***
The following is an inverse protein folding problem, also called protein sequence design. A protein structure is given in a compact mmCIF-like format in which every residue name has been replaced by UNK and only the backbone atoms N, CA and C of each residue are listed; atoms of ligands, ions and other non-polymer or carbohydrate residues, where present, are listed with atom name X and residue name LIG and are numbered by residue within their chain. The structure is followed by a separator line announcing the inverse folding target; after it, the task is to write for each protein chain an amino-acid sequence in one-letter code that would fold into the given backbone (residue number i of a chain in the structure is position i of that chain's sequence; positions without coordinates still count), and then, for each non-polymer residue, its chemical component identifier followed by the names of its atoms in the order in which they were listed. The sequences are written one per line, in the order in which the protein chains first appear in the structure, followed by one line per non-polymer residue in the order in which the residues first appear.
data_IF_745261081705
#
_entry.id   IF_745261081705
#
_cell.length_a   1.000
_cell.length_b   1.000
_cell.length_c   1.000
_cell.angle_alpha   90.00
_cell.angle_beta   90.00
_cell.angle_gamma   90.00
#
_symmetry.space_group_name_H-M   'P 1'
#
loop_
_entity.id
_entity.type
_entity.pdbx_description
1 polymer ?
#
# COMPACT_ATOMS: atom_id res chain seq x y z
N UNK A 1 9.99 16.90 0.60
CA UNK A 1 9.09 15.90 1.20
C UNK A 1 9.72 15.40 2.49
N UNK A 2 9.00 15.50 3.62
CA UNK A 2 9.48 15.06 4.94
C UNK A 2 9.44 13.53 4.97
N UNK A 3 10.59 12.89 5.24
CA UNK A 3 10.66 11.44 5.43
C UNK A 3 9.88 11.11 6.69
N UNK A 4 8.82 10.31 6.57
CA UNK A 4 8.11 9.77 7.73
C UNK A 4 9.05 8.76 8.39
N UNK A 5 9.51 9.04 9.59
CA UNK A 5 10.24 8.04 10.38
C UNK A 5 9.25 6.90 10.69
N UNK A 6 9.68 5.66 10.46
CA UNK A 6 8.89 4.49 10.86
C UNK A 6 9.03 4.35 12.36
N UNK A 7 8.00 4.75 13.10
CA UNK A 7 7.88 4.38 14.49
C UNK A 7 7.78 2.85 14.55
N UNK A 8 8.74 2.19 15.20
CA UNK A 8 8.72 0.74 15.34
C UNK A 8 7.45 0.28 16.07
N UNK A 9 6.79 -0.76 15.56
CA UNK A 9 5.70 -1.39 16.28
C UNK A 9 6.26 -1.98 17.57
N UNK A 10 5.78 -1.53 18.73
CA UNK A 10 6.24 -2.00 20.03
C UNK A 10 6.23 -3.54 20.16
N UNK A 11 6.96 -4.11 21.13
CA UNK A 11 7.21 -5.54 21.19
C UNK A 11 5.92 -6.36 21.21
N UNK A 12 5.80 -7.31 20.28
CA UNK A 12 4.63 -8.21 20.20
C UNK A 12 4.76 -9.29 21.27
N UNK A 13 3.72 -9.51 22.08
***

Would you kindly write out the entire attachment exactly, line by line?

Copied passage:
The following is an inverse protein folding problem, also called protein sequence design. A protein structure is given in a compact mmCIF-like format in which every residue name has been replaced by UNK and only the backbone atoms N, CA and C of each residue are listed; atoms of ligands, ions and other non-polymer or carbohydrate residues, where present, are listed with atom name X and residue name LIG and are numbered by residue within their chain. The structure is followed by a separator line announcing the inverse folding target; after it, the task is to write for each protein chain an amino-acid sequence in one-letter code that would fold into the given backbone (residue number i of a chain in the structure is position i of that chain's sequence; positions without coordinates still count), and then, for each non-polymer residue, its chemical component identifier followed by the names of its atoms in the order in which they were listed. The sequences are written one per line, in the order in which the protein chains first appear in the structure, followed by one line per non-polymer residue in the order in which the residues first appear.
data_IF_745261081705
#
_entry.id   IF_745261081705
#
_cell.length_a   1.000
_cell.length_b   1.000
_cell.length_c   1.000
_cell.angle_alpha   90.00
_cell.angle_beta   90.00
_cell.angle_gamma   90.00
#
_symmetry.space_group_name_H-M   'P 1'
#
loop_
_entity.id
_entity.type
_entity.pdbx_description
1 polymer ?
#
# COMPACT_ATOMS: atom_id res chain seq x y z
N UNK A 1 9.99 16.90 0.60
CA UNK A 1 9.09 15.90 1.20
C UNK A 1 9.72 15.40 2.49
N UNK A 2 9.00 15.50 3.62
CA UNK A 2 9.48 15.06 4.94
C UNK A 2 9.44 13.53 4.97
N UNK A 3 10.59 12.89 5.24
CA UNK A 3 10.66 11.44 5.43
C UNK A 3 9.88 11.11 6.69
N UNK A 4 8.82 10.31 6.57
CA UNK A 4 8.11 9.77 7.73
C UNK A 4 9.05 8.76 8.39
N UNK A 5 9.51 9.04 9.59
CA UNK A 5 10.24 8.04 10.38
C UNK A 5 9.25 6.90 10.69
N UNK A 6 9.68 5.66 10.46
CA UNK A 6 8.89 4.49 10.86
C UNK A 6 9.03 4.35 12.36
N UNK A 7 8.00 4.75 13.10
CA UNK A 7 7.88 4.38 14.49
C UNK A 7 7.78 2.85 14.55
N UNK A 8 8.74 2.19 15.20
CA UNK A 8 8.72 0.74 15.34
C UNK A 8 7.45 0.28 16.07
N UNK A 9 6.79 -0.76 15.56
CA UNK A 9 5.70 -1.39 16.28
C UNK A 9 6.26 -1.98 17.57
N UNK A 10 5.78 -1.53 18.73
CA UNK A 10 6.24 -2.00 20.03
C UNK A 10 6.23 -3.54 20.16
N UNK A 11 6.96 -4.11 21.13
CA UNK A 11 7.21 -5.54 21.19
C UNK A 11 5.92 -6.36 21.21
N UNK A 12 5.80 -7.31 20.28
CA UNK A 12 4.63 -8.21 20.20
C UNK A 12 4.76 -9.29 21.27
N UNK A 13 3.72 -9.51 22.08